Travel & Training: In Their Own Words
We are so proud to have fueled 31 Olympic and Paralympic athletes’ dreams in London through our Travel & Training Fund
program. We have also funded countless other elite athletes who don’t always reach their ultimate goal – at least not this year. Read on to hear -- in their own words -- Travel & Training grantees Ursula Grobler’s (Rowing) and Erin Alberda’s (Para Equestrian) take on narrowly missing making the Team USA roster.
Ursula Grobler (Rowing):
This year was all about making the Olympic Team. In April I raced with my partner against fellow (Travel & Training) grant winners Kristen Hedstom and Julie Nichols. We came in second and only the winner goes to the Olympics. It was a hard loss and took me a few months to pick myself back up. After all the support and momentum I have gathered, I decided to continue on my path, even though the results led me to a slight side step. I decided to keep going and race in the non-Olympic World Champs in the Lightweight Women Single. It is an event that is completely un-funded so the grant has helped me to make this opportunity possible.
It’s been a tough year. I just had to refocus and a world champion medal is still a great victory. It’s not the Olympics, but it is still an achievement and I want to keep going.
Erin Alberda (Para Equestrian):
Heartbreakingly, my campaign to London ended abruptly at Selection Trials as I had to make the very difficult choice to withdraw from competition. My equine partner, Sir Rocco, was just not performing at his best, which gave me grave concern for his well-being. Upon his return home, we discovered he had in fact aggravated an old injury. Unlike managing a piece of equipment, our horses are living breathing athletes, subject to the same stresses as their human counterparts. Despite months of training and preparation, your fate can change in an instant.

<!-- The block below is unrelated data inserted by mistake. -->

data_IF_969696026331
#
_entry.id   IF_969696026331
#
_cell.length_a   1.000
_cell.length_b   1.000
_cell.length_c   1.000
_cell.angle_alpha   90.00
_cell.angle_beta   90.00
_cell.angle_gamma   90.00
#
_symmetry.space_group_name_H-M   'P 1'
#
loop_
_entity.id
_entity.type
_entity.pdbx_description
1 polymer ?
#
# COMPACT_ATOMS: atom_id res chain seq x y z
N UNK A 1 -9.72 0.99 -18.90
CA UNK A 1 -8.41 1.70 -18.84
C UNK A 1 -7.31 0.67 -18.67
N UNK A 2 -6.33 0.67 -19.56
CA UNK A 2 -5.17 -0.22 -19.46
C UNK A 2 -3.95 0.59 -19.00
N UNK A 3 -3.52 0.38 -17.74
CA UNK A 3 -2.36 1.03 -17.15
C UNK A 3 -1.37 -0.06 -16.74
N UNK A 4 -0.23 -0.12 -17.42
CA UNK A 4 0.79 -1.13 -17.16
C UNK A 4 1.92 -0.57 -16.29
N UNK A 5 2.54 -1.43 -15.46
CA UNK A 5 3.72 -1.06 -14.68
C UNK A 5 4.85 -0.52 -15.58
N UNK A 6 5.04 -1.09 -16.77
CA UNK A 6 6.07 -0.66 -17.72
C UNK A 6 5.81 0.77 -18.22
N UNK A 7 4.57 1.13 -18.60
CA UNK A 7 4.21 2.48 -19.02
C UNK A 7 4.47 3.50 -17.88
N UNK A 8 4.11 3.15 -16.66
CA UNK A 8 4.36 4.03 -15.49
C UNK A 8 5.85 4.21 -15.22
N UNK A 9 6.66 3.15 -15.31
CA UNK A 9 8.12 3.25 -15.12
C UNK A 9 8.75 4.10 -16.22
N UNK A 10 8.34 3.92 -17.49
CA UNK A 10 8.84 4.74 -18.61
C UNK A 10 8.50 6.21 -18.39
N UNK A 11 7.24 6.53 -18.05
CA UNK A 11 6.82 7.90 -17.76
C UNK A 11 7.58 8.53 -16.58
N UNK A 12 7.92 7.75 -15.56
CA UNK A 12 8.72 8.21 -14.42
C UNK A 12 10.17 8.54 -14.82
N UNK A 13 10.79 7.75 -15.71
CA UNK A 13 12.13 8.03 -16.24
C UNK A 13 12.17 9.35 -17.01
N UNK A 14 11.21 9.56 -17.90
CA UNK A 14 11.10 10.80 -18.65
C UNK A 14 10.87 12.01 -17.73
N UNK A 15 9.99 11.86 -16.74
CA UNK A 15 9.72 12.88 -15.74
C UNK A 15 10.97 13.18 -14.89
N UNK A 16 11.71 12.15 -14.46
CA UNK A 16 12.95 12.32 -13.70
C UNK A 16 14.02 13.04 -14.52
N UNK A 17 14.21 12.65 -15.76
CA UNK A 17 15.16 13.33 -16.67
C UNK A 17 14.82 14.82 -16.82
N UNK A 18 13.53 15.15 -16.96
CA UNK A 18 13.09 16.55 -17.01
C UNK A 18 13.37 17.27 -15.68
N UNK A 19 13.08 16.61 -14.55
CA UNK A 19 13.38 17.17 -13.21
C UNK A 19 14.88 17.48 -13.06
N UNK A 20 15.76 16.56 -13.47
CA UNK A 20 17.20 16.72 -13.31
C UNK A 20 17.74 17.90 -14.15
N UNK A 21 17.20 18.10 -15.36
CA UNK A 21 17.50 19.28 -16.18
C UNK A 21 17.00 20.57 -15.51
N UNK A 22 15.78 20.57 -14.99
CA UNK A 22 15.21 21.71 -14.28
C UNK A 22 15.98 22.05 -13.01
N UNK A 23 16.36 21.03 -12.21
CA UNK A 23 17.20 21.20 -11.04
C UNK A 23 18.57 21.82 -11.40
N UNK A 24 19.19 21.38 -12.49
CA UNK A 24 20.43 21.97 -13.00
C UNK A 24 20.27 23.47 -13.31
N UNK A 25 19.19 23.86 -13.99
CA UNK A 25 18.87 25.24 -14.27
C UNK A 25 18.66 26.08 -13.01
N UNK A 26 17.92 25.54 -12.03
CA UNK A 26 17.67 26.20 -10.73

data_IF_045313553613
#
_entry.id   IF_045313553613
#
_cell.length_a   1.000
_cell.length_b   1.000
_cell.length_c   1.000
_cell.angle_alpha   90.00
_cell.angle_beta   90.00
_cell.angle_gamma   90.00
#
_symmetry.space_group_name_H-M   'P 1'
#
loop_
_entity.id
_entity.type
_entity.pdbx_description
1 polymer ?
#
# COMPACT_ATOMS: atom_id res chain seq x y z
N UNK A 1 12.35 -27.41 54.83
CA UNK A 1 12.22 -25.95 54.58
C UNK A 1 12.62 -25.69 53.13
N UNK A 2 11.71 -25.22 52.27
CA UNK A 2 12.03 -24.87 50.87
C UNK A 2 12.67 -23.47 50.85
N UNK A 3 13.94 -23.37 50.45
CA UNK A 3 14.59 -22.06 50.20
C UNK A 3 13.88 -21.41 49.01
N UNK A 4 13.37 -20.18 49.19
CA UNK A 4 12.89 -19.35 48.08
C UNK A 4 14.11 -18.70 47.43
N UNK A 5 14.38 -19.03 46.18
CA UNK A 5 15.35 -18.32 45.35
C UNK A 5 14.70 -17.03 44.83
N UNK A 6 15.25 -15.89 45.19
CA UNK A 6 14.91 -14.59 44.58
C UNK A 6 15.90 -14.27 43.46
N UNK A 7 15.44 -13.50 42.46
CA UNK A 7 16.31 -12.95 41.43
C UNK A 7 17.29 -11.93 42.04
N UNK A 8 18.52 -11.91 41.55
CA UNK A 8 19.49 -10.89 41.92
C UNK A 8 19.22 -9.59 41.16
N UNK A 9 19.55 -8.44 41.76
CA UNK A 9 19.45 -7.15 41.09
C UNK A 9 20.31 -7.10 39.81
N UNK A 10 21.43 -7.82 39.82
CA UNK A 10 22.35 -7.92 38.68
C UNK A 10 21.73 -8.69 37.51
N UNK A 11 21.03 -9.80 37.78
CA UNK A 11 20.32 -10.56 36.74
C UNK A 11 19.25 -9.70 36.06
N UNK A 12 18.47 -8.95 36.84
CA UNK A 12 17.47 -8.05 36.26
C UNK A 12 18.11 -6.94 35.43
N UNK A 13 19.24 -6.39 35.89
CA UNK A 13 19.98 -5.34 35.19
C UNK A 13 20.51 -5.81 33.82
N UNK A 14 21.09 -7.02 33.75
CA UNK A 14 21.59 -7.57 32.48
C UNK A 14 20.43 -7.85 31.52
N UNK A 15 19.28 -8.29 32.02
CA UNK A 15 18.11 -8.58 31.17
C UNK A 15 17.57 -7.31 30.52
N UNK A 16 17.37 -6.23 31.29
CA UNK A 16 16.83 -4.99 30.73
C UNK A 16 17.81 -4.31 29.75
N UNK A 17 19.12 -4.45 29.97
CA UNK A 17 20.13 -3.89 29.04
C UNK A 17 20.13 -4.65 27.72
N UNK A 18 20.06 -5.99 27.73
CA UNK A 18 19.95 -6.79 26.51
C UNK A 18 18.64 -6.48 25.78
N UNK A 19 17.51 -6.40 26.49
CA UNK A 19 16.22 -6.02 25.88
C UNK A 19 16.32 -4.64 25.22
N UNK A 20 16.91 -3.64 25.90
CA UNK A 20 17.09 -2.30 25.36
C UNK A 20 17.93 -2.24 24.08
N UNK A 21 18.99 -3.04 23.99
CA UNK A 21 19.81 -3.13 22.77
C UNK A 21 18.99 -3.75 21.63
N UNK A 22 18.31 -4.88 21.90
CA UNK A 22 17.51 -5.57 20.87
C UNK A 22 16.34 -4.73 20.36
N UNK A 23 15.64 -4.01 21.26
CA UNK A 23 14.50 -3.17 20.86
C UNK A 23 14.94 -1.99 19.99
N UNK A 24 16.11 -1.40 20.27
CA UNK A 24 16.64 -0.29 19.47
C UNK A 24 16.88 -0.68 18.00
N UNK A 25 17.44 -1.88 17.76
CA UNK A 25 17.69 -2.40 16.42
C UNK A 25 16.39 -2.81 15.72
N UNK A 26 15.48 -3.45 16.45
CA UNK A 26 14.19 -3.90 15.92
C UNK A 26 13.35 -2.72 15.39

While I am exceedingly disappointed, I am incredibly grateful that I had the opportunity to help the US earn the scores necessary to earn a team invitation to the game, and trust that my teammates will represent our country and our sport well. I turn my focus towards the World Equestrian Games in Normandy, France in 2014, and the Paralympic Games in Rio 2016.
Upon my return from Selection Trials, I was invited to be the guest judge at a dressage competition for a therapeutic riding center. I was thrilled to be able to use this chance to provide support to a number of fantastic young athletes who were curious about getting involved in para dressage. One of my continued goals is to work to provide mentorship for aspiring athletes. One of the pieces I realized in judging at that small show, is that there is not enough athlete development, or competitive opportunities for athletes who are not yet ready to compete at the international standard. I want to expand opportunities for our up and coming riders, and hope to work with our sport and national affiliates in the next year to create “development” classes at our CPEDI shows to this end.
The future is bright.